Bucci lab methods

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I notoriously tweak my protocols a little bit everytime I perform them. It is important to think critically about each step of a protocol as you are doing it. There are always ways to make improvements, whether from an experimental viewpoint or efficiency. A protocol should be a dynamic document. That said, here is a general outline of some protocols I've used in my labwork.

If this is your first time here, please read through the protocols first and make sure you have all of the reagents necessary in order to complete them.

Electrocompetent Cell Preparation

If, like most, you are a person who prepares your electrocompetent cells at cold temperatures because it "increases efficiency"... then stop that voodoo nonsense and read this paper ASAP!! I used to have to go up and down 2 flights of stairs to our cold centrifuges between each washing step, keep my reagents on ice, keep my containers on ice, keep my hands on ice (just kidding), keep the cells as cold as possible, because the cells are fragile and they might die! Or something like that. None of that appears to be necessary. I really applaud the group in the linked paper because this has saved me a lot of time and tedium. Did I mention you should read their paper ASAP!? It is a very robust method. I've performed it successfully with various strains of E. coli, Salmonella, Klebsiella, Proteus, and Pseudomonas.

  1. Grow strain to be transformed in 1-5mL LB overnight @ 37C w/ shaking
  2. Next day, subculture the O/N 1:100 into 3-5mL of fresh LB media.
  3. Put into shaker at max speed (mine only goes to 300rpm) at 37C and wait (depends on growth rate of bug of interest. You want mid exponential phase, so like OD600 = 0.4-0.6. I call it 2-3 hours for E. coli)
  4. Centrifuge at ~5000*g for 5 minutes (Quick aside: stop using RPM to denote speed of a centrifuge. Its an essentially a worthless unit for this purpose unless the whole world uses the same rotor. RCF or bust)
  5. Discard supernatant (I just invert the tube and flick it a couple times). Resuspend in 1mL of UltraPure Distilled Water (or whatever pure water you trust).
  6. Optional: Transfer to a microcentrifuge tube. I do this because I prefer working with these to working with a 15mL conical tube.
  7. Repeat steps 4 and 5 a few more times. I usually do 3 resuspensions, using 1mL of water each. On the final supernatant removal step, you may want to try to decant with a pipette, but be careful because your cell pellet is going to be pretty soft/loose.
  8. On the final resuspension, only resuspend with 30uL of your Ultrapure water.
  9. Add ~1uL of your purified plasmid to the mixture
  10. Electroporate (I have the BioRad Micropulser and I use the 0.1cm gap electrocuvettes).
  11. Resuspend immediately with 37C SOC (or LB with 0.1% glucose).

Then just proceed as normal (incubate ~1hr with shaking at 37, then put on pre-warmed (37C) selection plates and incubate O/N). It works. It seems too easy. But I promise, it works. Read this if you don't believe me.

Note 1: The paper that you should totally read and cite states that maximum efficiency was achieved at 23C. For me, this is close enough to room temperature. Try the method at whatever ambient temperature you keep your lab and I'll bet you that it works.

Note 2: If I am transforming with something like a ligation mixture or a gibson assembly mixture (i.e., any non-purified plasmid) then I always use commercial electrocompetent cells from NEB.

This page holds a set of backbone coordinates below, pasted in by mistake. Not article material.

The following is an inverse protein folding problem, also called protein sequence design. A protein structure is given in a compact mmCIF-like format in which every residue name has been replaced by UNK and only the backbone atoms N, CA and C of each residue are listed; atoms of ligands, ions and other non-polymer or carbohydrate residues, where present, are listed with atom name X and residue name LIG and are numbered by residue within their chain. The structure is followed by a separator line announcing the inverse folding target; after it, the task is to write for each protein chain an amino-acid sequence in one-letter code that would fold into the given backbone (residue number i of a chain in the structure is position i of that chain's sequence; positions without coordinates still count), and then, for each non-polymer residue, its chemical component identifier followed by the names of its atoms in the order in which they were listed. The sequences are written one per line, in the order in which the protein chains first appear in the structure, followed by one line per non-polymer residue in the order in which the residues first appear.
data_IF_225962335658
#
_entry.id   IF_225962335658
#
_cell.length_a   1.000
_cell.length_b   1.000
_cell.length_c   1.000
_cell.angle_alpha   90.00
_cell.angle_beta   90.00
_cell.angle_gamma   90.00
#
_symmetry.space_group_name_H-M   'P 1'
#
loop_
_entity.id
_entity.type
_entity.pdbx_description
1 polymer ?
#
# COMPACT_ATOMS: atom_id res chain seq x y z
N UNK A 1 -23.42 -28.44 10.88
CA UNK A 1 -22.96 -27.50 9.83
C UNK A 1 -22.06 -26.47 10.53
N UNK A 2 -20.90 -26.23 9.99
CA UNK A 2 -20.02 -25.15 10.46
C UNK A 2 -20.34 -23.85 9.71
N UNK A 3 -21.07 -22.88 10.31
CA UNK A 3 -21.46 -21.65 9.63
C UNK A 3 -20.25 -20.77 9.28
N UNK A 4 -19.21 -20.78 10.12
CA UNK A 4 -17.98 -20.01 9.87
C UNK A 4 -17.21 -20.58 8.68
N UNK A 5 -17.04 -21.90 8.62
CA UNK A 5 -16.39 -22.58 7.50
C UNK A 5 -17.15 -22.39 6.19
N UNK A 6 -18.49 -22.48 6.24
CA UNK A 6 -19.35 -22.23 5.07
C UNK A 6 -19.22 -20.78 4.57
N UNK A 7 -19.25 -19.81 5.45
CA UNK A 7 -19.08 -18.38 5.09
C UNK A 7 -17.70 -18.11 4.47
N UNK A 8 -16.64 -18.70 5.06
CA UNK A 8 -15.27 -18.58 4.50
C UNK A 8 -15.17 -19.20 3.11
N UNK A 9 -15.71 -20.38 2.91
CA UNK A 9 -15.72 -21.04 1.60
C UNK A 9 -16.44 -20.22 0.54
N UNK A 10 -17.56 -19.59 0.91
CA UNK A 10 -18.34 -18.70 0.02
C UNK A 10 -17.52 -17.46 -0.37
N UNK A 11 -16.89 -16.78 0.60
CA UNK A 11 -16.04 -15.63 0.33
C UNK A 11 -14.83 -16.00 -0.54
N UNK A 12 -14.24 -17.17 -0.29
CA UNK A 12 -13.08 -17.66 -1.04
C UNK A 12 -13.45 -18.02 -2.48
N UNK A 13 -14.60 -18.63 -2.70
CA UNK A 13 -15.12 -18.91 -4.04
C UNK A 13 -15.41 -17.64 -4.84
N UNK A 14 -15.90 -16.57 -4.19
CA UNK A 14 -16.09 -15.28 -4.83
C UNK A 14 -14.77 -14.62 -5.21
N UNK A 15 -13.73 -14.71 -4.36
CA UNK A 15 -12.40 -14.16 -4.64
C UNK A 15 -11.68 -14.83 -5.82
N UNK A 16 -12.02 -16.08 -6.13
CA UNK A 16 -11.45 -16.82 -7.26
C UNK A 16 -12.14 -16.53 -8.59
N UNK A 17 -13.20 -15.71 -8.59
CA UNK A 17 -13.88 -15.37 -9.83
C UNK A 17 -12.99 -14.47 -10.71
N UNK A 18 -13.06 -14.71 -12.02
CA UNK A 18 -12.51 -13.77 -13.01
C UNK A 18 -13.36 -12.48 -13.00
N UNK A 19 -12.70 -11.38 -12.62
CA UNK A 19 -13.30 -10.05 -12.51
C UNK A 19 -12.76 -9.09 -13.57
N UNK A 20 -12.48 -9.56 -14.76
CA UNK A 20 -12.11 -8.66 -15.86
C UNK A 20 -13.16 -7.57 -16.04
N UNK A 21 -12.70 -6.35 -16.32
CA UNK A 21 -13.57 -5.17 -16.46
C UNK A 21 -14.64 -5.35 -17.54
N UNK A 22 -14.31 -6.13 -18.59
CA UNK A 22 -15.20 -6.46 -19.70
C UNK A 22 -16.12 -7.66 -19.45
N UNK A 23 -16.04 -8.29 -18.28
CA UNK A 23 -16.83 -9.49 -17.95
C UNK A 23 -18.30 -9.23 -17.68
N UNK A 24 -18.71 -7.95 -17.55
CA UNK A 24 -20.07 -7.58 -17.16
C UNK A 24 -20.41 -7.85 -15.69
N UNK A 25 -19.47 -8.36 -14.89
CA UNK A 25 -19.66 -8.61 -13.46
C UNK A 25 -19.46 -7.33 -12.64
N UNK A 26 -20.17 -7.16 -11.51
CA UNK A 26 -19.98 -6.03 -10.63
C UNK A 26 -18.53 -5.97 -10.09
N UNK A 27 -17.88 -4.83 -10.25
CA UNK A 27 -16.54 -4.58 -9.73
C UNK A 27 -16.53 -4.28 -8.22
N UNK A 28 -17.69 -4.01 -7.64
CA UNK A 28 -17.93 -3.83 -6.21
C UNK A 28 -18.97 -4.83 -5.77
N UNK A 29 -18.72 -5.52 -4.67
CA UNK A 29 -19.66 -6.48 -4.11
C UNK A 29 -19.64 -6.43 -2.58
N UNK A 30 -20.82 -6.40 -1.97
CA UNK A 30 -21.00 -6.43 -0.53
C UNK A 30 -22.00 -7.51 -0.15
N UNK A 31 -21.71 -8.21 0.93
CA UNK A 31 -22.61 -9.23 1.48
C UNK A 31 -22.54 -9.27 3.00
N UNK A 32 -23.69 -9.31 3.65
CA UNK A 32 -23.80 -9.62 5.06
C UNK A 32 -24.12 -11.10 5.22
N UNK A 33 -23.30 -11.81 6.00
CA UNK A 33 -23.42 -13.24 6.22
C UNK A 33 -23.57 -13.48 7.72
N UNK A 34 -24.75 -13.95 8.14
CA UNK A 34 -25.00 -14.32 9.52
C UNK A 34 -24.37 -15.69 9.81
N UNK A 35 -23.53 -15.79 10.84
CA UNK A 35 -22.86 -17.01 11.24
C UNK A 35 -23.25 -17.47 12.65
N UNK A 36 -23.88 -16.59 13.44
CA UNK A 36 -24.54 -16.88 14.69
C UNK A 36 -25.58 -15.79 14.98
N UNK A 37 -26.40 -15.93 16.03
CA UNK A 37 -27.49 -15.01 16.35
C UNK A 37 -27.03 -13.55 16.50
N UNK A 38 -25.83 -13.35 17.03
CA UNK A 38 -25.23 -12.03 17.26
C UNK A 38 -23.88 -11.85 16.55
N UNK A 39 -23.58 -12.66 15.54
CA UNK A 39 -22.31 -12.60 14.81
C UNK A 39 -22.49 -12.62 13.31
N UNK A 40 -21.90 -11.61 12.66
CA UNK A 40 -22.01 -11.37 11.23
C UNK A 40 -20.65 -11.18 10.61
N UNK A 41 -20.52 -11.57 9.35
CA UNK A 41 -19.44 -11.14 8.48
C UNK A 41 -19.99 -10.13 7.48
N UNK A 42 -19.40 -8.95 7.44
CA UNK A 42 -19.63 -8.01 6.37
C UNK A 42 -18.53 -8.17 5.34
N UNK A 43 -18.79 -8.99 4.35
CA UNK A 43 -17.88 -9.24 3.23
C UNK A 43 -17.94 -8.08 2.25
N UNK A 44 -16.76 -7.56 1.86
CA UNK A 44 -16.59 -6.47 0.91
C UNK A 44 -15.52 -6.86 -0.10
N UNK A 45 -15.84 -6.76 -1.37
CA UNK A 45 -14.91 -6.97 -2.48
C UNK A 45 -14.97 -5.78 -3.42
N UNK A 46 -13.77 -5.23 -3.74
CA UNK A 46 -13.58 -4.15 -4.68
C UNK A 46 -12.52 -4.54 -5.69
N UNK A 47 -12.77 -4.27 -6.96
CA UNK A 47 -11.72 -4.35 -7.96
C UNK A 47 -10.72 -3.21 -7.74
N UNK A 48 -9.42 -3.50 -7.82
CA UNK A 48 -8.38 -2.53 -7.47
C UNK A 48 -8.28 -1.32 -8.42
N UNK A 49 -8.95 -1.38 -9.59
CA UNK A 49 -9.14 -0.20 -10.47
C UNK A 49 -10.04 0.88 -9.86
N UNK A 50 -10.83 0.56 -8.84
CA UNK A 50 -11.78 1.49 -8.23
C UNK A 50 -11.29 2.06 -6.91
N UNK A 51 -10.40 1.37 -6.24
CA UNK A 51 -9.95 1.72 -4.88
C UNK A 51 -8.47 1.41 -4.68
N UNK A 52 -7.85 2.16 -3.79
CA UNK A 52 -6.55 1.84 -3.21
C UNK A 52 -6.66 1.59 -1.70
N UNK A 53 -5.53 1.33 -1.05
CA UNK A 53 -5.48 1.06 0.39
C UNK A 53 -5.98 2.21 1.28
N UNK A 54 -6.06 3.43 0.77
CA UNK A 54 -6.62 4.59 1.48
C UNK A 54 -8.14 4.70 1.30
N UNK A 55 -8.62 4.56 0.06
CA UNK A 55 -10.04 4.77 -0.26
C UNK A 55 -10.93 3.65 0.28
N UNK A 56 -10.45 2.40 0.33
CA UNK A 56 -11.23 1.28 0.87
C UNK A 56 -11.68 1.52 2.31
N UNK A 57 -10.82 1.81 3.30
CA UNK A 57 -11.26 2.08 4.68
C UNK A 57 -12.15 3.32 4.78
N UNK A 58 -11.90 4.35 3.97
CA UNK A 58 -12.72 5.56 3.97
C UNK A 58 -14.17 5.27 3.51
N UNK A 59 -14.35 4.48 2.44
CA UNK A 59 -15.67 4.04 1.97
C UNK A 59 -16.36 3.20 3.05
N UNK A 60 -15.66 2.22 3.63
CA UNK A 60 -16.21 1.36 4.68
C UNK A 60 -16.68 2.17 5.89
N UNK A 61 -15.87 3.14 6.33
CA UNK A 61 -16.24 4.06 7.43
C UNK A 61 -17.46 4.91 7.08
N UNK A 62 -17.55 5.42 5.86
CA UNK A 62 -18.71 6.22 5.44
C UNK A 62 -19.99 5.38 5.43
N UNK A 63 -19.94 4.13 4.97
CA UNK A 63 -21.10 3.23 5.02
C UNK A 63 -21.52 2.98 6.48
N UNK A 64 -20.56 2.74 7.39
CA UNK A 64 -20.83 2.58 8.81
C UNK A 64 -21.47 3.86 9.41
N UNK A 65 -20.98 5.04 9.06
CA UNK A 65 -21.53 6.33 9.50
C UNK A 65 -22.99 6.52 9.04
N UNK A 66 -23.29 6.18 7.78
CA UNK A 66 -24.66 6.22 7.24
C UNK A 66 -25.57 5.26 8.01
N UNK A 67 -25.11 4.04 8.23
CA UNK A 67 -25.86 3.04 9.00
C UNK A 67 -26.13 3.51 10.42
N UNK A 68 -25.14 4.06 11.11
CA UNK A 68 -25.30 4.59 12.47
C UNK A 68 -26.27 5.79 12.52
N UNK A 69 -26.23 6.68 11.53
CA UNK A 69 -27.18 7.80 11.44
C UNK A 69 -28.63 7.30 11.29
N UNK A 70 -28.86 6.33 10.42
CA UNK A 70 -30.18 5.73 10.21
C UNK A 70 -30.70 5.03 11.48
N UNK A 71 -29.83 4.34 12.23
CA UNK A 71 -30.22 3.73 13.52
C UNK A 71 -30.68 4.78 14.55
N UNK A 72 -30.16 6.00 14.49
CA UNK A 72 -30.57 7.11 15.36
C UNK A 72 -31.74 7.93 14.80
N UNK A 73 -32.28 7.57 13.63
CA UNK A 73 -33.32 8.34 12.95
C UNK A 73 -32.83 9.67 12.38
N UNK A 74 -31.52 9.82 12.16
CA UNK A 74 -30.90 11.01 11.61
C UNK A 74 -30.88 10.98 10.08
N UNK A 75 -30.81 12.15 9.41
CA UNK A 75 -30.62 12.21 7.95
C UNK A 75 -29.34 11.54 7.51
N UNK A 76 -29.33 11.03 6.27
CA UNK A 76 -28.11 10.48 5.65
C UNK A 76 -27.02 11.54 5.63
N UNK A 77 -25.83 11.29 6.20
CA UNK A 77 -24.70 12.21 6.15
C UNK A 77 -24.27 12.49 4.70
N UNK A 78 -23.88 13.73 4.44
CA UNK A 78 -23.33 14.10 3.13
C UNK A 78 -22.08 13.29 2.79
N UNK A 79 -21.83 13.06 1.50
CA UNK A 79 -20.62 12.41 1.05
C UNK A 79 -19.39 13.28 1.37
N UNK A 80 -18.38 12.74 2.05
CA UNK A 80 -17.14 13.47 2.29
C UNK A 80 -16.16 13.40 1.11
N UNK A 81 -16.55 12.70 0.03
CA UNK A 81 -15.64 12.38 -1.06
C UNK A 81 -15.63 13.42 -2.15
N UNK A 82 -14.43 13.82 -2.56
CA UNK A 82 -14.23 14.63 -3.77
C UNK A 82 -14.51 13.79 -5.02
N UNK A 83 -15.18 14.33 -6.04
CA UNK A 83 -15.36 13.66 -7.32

Transformation selection plates

So, you prepared your room temperature competent cells, how efficient will they be?! Who knows! Follow this method and you'll recover isolated colonies. I always suggest to prepare your selection plates on the same day as you are doing your transformation, and have the plates poured prior to the electroporation step. This will allow enough time for the plates to solidify and be transferred to the 37C incubator, so they are at 37C when the plating takes place. One tip though: don't let your plates dry out completely. This works perfectly if there is a lot of moisture and/or condensation on top of your agar.

  1. Prepare your LB agar selection plates with appropriate antibiotic and pour into petri dishes, so that you have 4 plates for every electroporation/transformation that you've done.
  2. Once solidified, you can UV them, but I never do. Just transfer them to the 37C at least 45minutes before you plan to use them.
  3. Once your transformations have incubated for 1 hour (the part under step 11 above), remove from the 37C and do the following:

~4log scale cfu/mL plating

  1. Find your plates with the most moisture. If none have moisture, ok you can add ~25-50uL of pure water on top.
  2. Transfer 1uL of the transformed culture onto the moist plate, transfer 10uL to the another plate (with some moisture), and 100uL to the 3rd. Then put the culture back in the 37C incubator.
  3. Spread the liquid throughout the plates. I use a glass hockey stick and sterilize with 70% isopropanol (because I like a big orange flame). If you move from low concentration to high concentration, you don't need to sterilize the stick in between plates. Immediately put these plates back into the 37C incubator.
  4. Repeat step 1 - 3 for every transformation you are plating.
  5. Centrifuge the remaining ~850uL of culture for 5 minutes at 5000*g. Remove the supernatant by pouring it out, but retain ~100uL of liquid.
  6. Resuspend the pellet in the leftover supernatant, and transfer to the 4th (final) plate and spread.

That's it. This allows you to plate the entire transformation reaction between 4 plates, where you essentially have a 4 log distribution in cfu/mL, so you can get isolated colonies regardless of your efficiency.

Edit: I find now 4 plates is overkill. If you're a first timer, do the 4plate method. Now I more frequently plate ~10uL on one plate, and centrifuge, discard, resuspend, and plate the remainder on a second plate. These are going to me more like 2 log different but you are likely to find isolated colonies on one or the other.